Helping Others Learn How to Learn

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Roberta Merrill
Adjunct Faculty, Family, Home, and Social Sciences


My father did not graduate from high school. His parents only completed eighth grade, which was the accepted standard for their time. My mother and her parents had only graduated from high school; however, they all knew the value of education and delighted in celebrating academic achievements with their children and grandchildren. Although my father did not graduate from high school, I regard him as one of the most educated men I know. If he wanted to learn about a topic, he bought books, subscribed to magazines, and dove headfirst into the subject. He could fix anything, he could do anything, and if he didn’t know something, he found someone who knew more on the subject and “picked their brain” by asking questions and observing. As a young girl, that made an impression on me to the point that I thought that is how everyone gained knowledge or learned a new skill.

Since I did not have a role model within my family who had graduated from college, I did not believe a university education was in my future—nor did I believe I needed it. Many of my high school friends got married or planned to attend trade school. My good friend talked me into going to Salt Lake to be her roommate and that is how I “chose” to attend LDS Business College. I was a bit apprehensive that I would be able to achieve success at the college level, so I studied like crazy my first quarter and ended up getting pretty good grades. That was encouraging so I declared a major that resulted in an associate’s degree instead of a certificate.

My first full-time job after graduating from college was at Brigham Young University in the Graduate School Office. Working with professors and graduate students opened my eyes to the possibilities of further education. I always looked up to university professors as people with “superpowers” and abnormally high IQ’s reserved only for the elite. In working with them in that setting, however, I saw them as normal people who weren’t necessarily any smarter than I was. In addition, a benefit of full-time employment at BYU is being able to take evening classes tuition-free. So, I picked classes that appealed to me—not classes I had to take for a major, and when I did decide to return to complete a bachelor’s degree after serving a mission, the classes I took because I wanted to form the basis for choosing Home Economics Education as my major.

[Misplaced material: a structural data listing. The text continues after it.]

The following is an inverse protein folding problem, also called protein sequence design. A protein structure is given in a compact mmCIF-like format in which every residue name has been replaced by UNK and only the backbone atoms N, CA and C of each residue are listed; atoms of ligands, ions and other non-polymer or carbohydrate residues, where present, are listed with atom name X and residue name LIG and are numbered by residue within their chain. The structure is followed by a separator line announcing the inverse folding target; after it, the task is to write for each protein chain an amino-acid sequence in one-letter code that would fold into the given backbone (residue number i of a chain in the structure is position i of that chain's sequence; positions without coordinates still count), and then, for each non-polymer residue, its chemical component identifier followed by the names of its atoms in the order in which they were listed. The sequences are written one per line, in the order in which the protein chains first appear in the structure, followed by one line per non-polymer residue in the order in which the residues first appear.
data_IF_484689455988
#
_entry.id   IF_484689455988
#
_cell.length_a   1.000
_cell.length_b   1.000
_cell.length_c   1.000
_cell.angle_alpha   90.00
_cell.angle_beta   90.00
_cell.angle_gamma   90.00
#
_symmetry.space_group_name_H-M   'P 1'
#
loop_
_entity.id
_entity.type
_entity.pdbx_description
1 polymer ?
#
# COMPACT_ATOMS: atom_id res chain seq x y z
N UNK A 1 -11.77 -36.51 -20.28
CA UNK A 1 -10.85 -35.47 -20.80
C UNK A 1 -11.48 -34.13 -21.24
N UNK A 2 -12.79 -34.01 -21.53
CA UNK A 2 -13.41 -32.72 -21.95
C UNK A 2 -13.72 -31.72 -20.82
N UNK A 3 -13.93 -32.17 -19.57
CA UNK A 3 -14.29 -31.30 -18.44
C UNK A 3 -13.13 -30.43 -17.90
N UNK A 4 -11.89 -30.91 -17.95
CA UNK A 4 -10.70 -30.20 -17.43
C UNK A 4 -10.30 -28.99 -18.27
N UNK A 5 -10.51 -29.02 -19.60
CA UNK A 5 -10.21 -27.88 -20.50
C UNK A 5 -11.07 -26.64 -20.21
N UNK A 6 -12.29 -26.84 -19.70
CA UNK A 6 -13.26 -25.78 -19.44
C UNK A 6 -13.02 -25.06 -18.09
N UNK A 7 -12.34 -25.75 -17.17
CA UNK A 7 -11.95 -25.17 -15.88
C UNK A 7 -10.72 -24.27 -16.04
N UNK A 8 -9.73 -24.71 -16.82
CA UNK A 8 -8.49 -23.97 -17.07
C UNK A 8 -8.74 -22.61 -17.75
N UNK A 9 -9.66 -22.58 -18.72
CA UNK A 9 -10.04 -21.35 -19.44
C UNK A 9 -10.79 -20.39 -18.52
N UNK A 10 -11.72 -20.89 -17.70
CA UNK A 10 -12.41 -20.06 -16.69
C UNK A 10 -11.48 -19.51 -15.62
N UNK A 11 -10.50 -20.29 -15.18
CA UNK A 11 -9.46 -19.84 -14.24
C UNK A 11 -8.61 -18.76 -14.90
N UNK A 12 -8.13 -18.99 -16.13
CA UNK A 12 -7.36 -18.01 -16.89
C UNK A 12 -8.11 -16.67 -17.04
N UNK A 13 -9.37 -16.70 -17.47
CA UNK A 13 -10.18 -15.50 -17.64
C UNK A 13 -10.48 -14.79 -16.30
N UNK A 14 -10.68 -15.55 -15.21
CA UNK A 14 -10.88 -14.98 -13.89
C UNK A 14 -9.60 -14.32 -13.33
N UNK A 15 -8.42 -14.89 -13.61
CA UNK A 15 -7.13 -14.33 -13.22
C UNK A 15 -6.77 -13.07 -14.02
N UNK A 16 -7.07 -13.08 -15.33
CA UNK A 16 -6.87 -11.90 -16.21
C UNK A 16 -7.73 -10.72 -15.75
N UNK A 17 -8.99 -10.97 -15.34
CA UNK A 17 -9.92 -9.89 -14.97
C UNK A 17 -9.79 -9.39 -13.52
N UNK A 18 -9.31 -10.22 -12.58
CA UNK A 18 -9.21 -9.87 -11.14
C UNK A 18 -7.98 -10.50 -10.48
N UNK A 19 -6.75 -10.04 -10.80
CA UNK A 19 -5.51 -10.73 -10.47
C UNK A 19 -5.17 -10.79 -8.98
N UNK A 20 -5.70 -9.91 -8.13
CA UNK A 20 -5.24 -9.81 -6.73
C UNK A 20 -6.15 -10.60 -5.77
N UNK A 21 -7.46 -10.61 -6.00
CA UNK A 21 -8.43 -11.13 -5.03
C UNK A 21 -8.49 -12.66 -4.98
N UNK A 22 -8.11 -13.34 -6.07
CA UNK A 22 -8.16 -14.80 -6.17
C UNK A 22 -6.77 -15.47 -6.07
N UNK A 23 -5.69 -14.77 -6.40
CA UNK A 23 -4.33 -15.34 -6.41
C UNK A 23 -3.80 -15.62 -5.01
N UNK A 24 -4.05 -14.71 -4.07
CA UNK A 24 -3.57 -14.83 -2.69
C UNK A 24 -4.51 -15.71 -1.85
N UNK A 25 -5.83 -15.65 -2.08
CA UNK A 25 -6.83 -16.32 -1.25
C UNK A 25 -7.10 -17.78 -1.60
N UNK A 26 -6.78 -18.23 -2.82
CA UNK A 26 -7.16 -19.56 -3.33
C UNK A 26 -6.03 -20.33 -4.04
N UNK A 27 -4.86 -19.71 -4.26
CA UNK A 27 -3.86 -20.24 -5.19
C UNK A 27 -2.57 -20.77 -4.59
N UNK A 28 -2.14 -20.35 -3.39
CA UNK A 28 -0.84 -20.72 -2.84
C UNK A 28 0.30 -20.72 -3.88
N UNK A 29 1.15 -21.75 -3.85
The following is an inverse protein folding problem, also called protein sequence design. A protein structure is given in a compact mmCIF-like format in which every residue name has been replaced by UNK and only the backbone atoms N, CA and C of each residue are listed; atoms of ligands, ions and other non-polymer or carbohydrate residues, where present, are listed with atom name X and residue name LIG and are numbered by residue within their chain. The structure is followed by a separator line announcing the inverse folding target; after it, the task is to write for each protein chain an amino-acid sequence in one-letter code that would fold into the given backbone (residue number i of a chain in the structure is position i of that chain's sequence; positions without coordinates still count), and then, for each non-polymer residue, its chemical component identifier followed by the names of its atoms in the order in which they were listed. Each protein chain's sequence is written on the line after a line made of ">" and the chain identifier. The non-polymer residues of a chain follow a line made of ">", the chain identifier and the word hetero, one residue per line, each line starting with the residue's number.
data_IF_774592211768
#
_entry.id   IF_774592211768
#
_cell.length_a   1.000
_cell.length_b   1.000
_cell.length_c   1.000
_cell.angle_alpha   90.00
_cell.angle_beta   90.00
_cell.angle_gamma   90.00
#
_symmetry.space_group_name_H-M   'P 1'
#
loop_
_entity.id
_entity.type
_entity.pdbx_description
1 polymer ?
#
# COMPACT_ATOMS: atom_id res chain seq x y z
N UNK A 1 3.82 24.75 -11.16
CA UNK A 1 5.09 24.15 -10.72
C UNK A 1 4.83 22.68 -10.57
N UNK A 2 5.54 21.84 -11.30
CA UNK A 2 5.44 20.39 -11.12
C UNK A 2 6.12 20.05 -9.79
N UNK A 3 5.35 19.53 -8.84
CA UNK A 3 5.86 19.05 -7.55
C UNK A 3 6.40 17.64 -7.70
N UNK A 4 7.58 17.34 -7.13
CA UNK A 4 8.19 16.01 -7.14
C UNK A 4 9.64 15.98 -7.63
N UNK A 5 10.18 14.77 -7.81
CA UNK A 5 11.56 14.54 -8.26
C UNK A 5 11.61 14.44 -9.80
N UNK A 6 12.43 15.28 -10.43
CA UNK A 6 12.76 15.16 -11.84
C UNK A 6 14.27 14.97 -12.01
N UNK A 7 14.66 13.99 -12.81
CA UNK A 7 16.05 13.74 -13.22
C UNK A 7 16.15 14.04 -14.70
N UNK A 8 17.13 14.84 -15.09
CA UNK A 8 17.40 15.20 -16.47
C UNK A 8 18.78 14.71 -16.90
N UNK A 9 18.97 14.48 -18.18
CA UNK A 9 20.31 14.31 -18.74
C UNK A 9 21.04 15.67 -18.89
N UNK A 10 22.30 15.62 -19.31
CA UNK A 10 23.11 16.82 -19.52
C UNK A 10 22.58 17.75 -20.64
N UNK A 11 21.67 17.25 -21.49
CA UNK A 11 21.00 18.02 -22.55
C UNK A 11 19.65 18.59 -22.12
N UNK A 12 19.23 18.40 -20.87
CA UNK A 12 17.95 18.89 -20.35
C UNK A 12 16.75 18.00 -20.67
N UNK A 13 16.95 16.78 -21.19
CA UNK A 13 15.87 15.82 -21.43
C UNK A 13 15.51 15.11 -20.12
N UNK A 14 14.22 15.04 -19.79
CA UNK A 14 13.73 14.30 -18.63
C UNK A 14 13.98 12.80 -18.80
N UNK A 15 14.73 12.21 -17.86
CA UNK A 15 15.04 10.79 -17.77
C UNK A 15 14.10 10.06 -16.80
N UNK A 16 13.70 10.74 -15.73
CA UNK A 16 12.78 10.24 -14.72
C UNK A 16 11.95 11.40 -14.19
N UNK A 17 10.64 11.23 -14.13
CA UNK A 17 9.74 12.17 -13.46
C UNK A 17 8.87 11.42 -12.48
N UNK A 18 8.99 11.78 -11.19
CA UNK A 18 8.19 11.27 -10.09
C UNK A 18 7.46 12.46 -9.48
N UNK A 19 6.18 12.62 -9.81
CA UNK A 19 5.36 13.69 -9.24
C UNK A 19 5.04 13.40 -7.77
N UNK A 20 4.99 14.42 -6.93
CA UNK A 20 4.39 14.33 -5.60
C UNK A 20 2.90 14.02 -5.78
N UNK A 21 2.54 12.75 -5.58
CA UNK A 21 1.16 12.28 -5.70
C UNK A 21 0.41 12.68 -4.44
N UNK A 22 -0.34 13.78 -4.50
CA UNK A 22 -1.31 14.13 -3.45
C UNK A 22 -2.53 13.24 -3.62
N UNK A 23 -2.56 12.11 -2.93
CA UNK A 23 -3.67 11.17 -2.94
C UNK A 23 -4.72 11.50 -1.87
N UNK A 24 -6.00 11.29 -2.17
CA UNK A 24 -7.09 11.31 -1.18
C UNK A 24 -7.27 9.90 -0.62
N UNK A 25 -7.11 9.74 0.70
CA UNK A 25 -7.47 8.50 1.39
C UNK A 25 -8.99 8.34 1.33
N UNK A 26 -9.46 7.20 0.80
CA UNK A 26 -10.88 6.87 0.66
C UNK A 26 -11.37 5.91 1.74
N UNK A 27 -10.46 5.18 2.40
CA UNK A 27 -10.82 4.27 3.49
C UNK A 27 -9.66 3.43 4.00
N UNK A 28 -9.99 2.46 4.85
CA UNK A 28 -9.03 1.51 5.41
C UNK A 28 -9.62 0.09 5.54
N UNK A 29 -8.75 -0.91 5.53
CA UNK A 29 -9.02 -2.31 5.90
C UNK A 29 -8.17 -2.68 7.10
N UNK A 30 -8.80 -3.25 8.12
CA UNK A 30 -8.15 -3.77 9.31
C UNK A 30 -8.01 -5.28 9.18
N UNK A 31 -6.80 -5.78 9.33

As a full-time student at BYU, I was able to work part-time at the Graduate School Office with my former colleagues. Therefore, going to LDS Business College again blessed my life by providing an opportunity to work on campus in a place that accommodated my class schedule with flexible hours (and a higher paycheck.) Every semester my co-workers would ask what my favorite classes were, and I could honestly tell them that my favorite one was the one I was in at the time. I loved them all!

Upon graduation, I began my first year teaching at Spanish Fork Junior High School. I met my husband the first weekend after school started. By the time that school year ended, I was married and pregnant. My education came through for me that year in numerous ways: I used what I learned in education classes to write lesson plans, I used my nutrition classes to pass knowledge to my students, and I used my child development classes to understand my pregnancy. Indeed, through the years I have consulted my college textbooks and class notes to solve problems and answer questions in my life and for my students and others. In the schools where I have taught, teachers and staff came to me with questions on food, nutrition and clothing. In church callings, my education has been invaluable as I have served in Relief Society, Young Women’s, and Primary.

Most importantly, my education has made me a better wife and mother. There is the obvious result of being able to help children with homework, but the bigger picture is helping others learn how to learn. My father’s example of figuring things out, asking questions, and taking classes if necessary formed the foundation of my educational theory. Rather than dish out knowledge like a spoonful of mashed potatoes, it is my belief that learning about the potato and how it ends up being the best mashed potato in the world has infinitely more value in the long run.

No one is ever “finished” with education. Being educated means attending concerts, lectures, ball games, church meetings, and even obtaining advanced degrees if necessary to get where a person wants to go. The people who have encouraged, persuaded, or otherwise dragged me along in my educational pursuits will forever be my friends.

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